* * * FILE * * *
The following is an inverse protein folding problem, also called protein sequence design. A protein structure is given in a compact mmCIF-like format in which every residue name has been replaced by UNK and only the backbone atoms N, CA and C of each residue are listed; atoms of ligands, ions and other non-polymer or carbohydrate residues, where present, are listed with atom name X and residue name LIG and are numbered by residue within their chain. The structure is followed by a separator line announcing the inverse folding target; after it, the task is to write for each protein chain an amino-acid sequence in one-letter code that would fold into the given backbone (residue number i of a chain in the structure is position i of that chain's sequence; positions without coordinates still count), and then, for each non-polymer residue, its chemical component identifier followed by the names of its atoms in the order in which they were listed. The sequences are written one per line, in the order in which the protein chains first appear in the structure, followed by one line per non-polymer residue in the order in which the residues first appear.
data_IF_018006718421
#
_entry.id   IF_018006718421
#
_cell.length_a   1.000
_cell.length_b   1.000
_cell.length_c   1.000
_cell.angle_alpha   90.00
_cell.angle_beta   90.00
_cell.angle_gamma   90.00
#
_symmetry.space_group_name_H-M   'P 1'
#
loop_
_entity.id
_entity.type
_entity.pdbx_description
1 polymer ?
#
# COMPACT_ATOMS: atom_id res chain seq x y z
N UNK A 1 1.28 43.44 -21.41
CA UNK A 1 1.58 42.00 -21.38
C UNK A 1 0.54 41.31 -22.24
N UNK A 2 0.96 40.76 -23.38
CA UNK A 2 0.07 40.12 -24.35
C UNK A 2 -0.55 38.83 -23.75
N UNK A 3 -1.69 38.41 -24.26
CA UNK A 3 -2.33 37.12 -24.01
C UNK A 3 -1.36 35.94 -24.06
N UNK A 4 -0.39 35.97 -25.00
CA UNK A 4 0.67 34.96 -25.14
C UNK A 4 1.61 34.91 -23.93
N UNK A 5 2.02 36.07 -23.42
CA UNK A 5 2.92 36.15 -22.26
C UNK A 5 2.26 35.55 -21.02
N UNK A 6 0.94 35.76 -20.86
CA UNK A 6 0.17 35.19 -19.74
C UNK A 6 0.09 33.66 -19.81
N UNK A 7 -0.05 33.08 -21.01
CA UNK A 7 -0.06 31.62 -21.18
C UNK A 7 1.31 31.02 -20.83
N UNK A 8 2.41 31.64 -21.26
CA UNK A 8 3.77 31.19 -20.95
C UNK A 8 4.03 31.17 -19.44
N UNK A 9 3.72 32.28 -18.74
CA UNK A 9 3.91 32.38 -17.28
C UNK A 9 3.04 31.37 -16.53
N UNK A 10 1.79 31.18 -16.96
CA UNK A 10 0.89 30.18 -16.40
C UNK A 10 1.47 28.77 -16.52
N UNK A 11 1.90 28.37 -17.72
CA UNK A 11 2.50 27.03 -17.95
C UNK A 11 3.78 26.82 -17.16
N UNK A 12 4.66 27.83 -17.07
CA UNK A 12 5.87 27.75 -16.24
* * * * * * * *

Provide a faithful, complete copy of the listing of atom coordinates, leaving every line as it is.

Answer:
The following is an inverse protein folding problem, also called protein sequence design. A protein structure is given in a compact mmCIF-like format in which every residue name has been replaced by UNK and only the backbone atoms N, CA and C of each residue are listed; atoms of ligands, ions and other non-polymer or carbohydrate residues, where present, are listed with atom name X and residue name LIG and are numbered by residue within their chain. The structure is followed by a separator line announcing the inverse folding target; after it, the task is to write for each protein chain an amino-acid sequence in one-letter code that would fold into the given backbone (residue number i of a chain in the structure is position i of that chain's sequence; positions without coordinates still count), and then, for each non-polymer residue, its chemical component identifier followed by the names of its atoms in the order in which they were listed. The sequences are written one per line, in the order in which the protein chains first appear in the structure, followed by one line per non-polymer residue in the order in which the residues first appear.
data_IF_018006718421
#
_entry.id   IF_018006718421
#
_cell.length_a   1.000
_cell.length_b   1.000
_cell.length_c   1.000
_cell.angle_alpha   90.00
_cell.angle_beta   90.00
_cell.angle_gamma   90.00
#
_symmetry.space_group_name_H-M   'P 1'
#
loop_
_entity.id
_entity.type
_entity.pdbx_description
1 polymer ?
#
# COMPACT_ATOMS: atom_id res chain seq x y z
N UNK A 1 1.28 43.44 -21.41
CA UNK A 1 1.58 42.00 -21.38
C UNK A 1 0.54 41.31 -22.24
N UNK A 2 0.96 40.76 -23.38
CA UNK A 2 0.07 40.12 -24.35
C UNK A 2 -0.55 38.83 -23.75
N UNK A 3 -1.69 38.41 -24.26
CA UNK A 3 -2.33 37.12 -24.01
C UNK A 3 -1.36 35.94 -24.06
N UNK A 4 -0.39 35.97 -25.00
CA UNK A 4 0.67 34.96 -25.14
C UNK A 4 1.61 34.91 -23.93
N UNK A 5 2.02 36.07 -23.42
CA UNK A 5 2.92 36.15 -22.26
C UNK A 5 2.26 35.55 -21.02
N UNK A 6 0.94 35.76 -20.86
CA UNK A 6 0.17 35.19 -19.74
C UNK A 6 0.09 33.66 -19.81
N UNK A 7 -0.05 33.08 -21.01
CA UNK A 7 -0.06 31.62 -21.18
C UNK A 7 1.31 31.02 -20.83
N UNK A 8 2.41 31.64 -21.26
CA UNK A 8 3.77 31.19 -20.95
C UNK A 8 4.03 31.17 -19.44
N UNK A 9 3.72 32.28 -18.74
CA UNK A 9 3.91 32.38 -17.28
C UNK A 9 3.04 31.37 -16.53
N UNK A 10 1.79 31.18 -16.96
CA UNK A 10 0.89 30.18 -16.40
C UNK A 10 1.47 28.77 -16.52
N UNK A 11 1.90 28.37 -17.72
CA UNK A 11 2.50 27.03 -17.95
C UNK A 11 3.78 26.82 -17.16
N UNK A 12 4.66 27.83 -17.07
CA UNK A 12 5.87 27.75 -16.24